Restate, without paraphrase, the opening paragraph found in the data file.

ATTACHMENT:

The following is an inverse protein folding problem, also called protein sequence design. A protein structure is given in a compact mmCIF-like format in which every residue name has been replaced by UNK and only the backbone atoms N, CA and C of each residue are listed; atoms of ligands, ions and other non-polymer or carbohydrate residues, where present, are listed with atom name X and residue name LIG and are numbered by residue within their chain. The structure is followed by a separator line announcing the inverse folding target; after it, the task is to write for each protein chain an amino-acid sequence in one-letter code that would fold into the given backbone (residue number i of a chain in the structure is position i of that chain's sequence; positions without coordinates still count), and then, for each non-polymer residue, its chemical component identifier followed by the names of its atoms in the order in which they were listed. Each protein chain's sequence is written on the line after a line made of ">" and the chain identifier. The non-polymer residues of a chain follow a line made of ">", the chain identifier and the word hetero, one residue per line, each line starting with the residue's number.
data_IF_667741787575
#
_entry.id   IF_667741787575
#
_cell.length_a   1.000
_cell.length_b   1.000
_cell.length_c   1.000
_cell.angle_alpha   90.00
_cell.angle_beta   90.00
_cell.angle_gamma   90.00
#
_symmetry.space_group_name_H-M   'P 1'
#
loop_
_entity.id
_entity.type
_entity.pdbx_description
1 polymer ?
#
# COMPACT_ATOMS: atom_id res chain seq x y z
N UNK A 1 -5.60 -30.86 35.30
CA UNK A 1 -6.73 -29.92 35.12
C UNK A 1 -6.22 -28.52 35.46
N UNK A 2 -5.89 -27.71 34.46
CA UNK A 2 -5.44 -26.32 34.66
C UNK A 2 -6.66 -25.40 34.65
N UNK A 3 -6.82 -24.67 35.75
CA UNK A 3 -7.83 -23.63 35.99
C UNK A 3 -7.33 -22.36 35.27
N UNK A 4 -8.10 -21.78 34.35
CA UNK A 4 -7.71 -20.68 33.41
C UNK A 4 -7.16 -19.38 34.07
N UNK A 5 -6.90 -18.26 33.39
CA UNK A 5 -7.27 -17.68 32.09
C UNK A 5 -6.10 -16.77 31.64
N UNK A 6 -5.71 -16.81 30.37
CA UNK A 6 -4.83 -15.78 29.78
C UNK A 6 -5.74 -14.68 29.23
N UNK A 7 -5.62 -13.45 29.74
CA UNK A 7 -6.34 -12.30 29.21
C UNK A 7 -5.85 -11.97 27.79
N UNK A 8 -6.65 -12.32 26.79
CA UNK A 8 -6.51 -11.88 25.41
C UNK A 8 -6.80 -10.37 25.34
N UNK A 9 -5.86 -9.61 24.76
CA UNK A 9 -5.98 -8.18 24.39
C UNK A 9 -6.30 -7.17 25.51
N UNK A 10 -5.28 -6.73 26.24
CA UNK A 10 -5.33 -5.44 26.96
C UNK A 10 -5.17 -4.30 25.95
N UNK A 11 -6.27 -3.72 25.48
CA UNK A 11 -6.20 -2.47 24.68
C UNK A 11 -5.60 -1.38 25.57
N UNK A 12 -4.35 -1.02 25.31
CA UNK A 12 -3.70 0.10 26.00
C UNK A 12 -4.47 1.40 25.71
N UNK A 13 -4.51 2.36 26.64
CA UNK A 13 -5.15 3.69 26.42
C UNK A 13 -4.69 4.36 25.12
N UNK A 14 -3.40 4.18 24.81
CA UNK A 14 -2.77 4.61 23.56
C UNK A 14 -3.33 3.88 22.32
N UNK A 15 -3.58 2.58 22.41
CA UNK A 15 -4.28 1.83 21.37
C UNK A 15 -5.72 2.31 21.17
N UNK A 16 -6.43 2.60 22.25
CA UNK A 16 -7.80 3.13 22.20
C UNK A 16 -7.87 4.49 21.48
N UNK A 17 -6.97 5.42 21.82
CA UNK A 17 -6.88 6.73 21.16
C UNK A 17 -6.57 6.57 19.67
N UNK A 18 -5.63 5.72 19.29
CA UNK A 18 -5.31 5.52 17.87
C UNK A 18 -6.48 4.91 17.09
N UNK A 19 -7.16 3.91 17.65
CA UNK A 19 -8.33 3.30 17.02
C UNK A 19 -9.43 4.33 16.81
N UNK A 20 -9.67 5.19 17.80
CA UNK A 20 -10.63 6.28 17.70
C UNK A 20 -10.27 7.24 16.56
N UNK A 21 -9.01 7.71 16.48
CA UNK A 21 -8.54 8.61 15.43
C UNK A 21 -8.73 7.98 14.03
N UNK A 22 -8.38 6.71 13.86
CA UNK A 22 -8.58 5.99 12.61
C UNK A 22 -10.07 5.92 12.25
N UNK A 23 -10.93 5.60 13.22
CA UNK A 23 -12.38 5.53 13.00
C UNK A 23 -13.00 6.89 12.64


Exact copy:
The following is an inverse protein folding problem, also called protein sequence design. A protein structure is given in a compact mmCIF-like format in which every residue name has been replaced by UNK and only the backbone atoms N, CA and C of each residue are listed; atoms of ligands, ions and other non-polymer or carbohydrate residues, where present, are listed with atom name X and residue name LIG and are numbered by residue within their chain. The structure is followed by a separator line announcing the inverse folding target; after it, the task is to write for each protein chain an amino-acid sequence in one-letter code that would fold into the given backbone (residue number i of a chain in the structure is position i of that chain's sequence; positions without coordinates still count), and then, for each non-polymer residue, its chemical component identifier followed by the names of its atoms in the order in which they were listed. Each protein chain's sequence is written on the line after a line made of ">" and the chain identifier. The non-polymer residues of a chain follow a line made of ">", the chain identifier and the word hetero, one residue per line, each line starting with the residue's number.